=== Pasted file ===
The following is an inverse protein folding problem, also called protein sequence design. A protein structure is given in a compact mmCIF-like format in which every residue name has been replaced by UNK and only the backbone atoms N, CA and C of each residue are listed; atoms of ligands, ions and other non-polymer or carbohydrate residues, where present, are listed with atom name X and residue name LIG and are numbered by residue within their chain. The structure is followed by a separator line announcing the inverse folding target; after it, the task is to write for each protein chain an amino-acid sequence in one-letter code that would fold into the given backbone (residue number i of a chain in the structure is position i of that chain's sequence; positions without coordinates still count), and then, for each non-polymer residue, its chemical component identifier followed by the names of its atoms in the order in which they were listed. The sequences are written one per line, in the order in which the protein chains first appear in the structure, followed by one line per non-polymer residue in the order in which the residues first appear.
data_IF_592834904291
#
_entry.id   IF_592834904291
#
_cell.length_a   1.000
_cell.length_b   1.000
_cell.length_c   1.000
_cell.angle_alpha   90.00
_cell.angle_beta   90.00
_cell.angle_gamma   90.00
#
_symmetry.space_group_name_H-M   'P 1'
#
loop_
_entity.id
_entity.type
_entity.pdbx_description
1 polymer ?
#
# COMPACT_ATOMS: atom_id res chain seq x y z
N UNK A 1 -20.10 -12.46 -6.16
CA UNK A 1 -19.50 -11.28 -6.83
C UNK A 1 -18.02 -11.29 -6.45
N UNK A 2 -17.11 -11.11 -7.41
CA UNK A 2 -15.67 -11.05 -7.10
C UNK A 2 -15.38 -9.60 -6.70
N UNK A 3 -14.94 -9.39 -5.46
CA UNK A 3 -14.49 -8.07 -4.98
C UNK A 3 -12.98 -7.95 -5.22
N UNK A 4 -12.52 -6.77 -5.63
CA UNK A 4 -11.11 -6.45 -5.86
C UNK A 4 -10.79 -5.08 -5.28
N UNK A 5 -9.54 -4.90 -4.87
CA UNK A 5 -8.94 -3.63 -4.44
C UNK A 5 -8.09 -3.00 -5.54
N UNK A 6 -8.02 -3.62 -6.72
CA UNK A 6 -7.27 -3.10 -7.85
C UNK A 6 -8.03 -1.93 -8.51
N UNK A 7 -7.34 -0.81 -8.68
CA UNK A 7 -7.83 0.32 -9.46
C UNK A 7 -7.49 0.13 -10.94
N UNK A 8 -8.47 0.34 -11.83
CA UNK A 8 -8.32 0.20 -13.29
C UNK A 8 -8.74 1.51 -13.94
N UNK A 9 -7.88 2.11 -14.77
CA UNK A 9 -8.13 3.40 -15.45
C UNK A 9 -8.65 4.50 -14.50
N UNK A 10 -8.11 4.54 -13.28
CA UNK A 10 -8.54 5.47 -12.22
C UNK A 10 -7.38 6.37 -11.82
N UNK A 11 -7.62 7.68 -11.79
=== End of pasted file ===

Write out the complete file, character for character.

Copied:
The following is an inverse protein folding problem, also called protein sequence design. A protein structure is given in a compact mmCIF-like format in which every residue name has been replaced by UNK and only the backbone atoms N, CA and C of each residue are listed; atoms of ligands, ions and other non-polymer or carbohydrate residues, where present, are listed with atom name X and residue name LIG and are numbered by residue within their chain. The structure is followed by a separator line announcing the inverse folding target; after it, the task is to write for each protein chain an amino-acid sequence in one-letter code that would fold into the given backbone (residue number i of a chain in the structure is position i of that chain's sequence; positions without coordinates still count), and then, for each non-polymer residue, its chemical component identifier followed by the names of its atoms in the order in which they were listed. The sequences are written one per line, in the order in which the protein chains first appear in the structure, followed by one line per non-polymer residue in the order in which the residues first appear.
data_IF_592834904291
#
_entry.id   IF_592834904291
#
_cell.length_a   1.000
_cell.length_b   1.000
_cell.length_c   1.000
_cell.angle_alpha   90.00
_cell.angle_beta   90.00
_cell.angle_gamma   90.00
#
_symmetry.space_group_name_H-M   'P 1'
#
loop_
_entity.id
_entity.type
_entity.pdbx_description
1 polymer ?
#
# COMPACT_ATOMS: atom_id res chain seq x y z
N UNK A 1 -20.10 -12.46 -6.16
CA UNK A 1 -19.50 -11.28 -6.83
C UNK A 1 -18.02 -11.29 -6.45
N UNK A 2 -17.11 -11.11 -7.41
CA UNK A 2 -15.67 -11.05 -7.10
C UNK A 2 -15.38 -9.60 -6.70
N UNK A 3 -14.94 -9.39 -5.46
CA UNK A 3 -14.49 -8.07 -4.98
C UNK A 3 -12.98 -7.95 -5.22
N UNK A 4 -12.52 -6.77 -5.63
CA UNK A 4 -11.11 -6.45 -5.86
C UNK A 4 -10.79 -5.08 -5.28
N UNK A 5 -9.54 -4.90 -4.87
CA UNK A 5 -8.94 -3.63 -4.44
C UNK A 5 -8.09 -3.00 -5.54
N UNK A 6 -8.02 -3.62 -6.72
CA UNK A 6 -7.27 -3.10 -7.85
C UNK A 6 -8.03 -1.93 -8.51
N UNK A 7 -7.34 -0.81 -8.68
CA UNK A 7 -7.83 0.32 -9.46
C UNK A 7 -7.49 0.13 -10.94
N UNK A 8 -8.47 0.34 -11.83
CA UNK A 8 -8.32 0.20 -13.29
C UNK A 8 -8.74 1.51 -13.94
N UNK A 9 -7.88 2.11 -14.77
CA UNK A 9 -8.13 3.40 -15.45
C UNK A 9 -8.65 4.50 -14.50
N UNK A 10 -8.11 4.54 -13.28
CA UNK A 10 -8.54 5.47 -12.22
C UNK A 10 -7.38 6.37 -11.82
N UNK A 11 -7.62 7.68 -11.79